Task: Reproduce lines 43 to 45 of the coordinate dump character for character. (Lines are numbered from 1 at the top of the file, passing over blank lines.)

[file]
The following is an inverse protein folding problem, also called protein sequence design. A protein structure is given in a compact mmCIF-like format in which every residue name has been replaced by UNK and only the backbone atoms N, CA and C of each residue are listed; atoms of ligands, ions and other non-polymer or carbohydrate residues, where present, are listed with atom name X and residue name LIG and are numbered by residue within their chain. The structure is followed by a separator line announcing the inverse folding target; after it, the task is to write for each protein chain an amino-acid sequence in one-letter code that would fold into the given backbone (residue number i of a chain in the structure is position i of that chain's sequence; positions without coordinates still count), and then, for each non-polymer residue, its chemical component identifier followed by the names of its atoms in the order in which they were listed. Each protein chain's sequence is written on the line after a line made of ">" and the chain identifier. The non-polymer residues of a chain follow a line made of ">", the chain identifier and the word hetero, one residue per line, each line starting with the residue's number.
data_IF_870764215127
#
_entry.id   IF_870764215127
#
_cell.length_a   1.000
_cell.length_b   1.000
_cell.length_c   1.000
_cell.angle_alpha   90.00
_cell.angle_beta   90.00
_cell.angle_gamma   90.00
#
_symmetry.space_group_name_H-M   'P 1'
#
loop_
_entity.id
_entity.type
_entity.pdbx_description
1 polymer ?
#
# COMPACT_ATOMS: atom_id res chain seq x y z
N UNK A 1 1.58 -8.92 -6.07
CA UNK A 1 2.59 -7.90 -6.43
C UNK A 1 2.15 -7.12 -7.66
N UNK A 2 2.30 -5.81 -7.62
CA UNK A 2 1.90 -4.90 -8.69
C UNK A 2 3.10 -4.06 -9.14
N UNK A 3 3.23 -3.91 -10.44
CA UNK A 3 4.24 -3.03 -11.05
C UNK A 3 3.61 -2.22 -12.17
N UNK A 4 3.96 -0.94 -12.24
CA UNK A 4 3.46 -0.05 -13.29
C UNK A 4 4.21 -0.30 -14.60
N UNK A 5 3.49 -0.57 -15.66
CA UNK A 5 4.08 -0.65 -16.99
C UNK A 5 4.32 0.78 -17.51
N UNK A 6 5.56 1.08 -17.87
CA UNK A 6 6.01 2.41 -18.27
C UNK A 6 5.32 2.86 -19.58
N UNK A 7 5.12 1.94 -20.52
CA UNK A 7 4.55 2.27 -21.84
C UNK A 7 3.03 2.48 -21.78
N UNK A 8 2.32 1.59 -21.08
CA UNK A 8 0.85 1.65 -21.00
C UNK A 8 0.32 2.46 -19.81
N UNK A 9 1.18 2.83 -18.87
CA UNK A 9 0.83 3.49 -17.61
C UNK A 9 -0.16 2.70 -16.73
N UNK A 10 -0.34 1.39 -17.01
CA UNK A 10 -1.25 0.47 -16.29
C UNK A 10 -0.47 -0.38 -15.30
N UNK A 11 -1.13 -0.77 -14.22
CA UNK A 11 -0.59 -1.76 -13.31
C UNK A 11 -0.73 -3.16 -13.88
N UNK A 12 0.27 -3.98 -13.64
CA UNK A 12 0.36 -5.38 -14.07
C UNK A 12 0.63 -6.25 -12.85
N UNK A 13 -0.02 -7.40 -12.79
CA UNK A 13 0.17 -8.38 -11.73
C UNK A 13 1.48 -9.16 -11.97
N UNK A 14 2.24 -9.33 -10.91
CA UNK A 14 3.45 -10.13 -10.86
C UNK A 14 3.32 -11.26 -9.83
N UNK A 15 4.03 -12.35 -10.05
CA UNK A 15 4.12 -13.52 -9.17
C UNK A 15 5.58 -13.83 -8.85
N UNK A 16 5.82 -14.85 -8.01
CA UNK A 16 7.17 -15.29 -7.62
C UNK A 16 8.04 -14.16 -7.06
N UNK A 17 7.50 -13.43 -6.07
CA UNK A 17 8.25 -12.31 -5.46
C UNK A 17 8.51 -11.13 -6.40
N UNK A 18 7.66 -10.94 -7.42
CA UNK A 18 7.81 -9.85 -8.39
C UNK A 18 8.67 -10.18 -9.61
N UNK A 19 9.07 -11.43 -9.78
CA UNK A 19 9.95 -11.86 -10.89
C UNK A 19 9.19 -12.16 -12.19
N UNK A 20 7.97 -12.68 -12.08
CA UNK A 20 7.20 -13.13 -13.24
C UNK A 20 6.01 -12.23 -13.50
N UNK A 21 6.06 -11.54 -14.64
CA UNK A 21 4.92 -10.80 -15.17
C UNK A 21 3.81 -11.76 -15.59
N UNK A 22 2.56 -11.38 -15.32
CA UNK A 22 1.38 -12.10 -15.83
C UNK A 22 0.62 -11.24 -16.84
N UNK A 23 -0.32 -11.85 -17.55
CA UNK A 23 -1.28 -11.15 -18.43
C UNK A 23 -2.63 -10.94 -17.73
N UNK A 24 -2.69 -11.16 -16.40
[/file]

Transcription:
N UNK A 8 2.32 1.59 -21.08
CA UNK A 8 0.85 1.65 -21.00
C UNK A 8 0.32 2.46 -19.81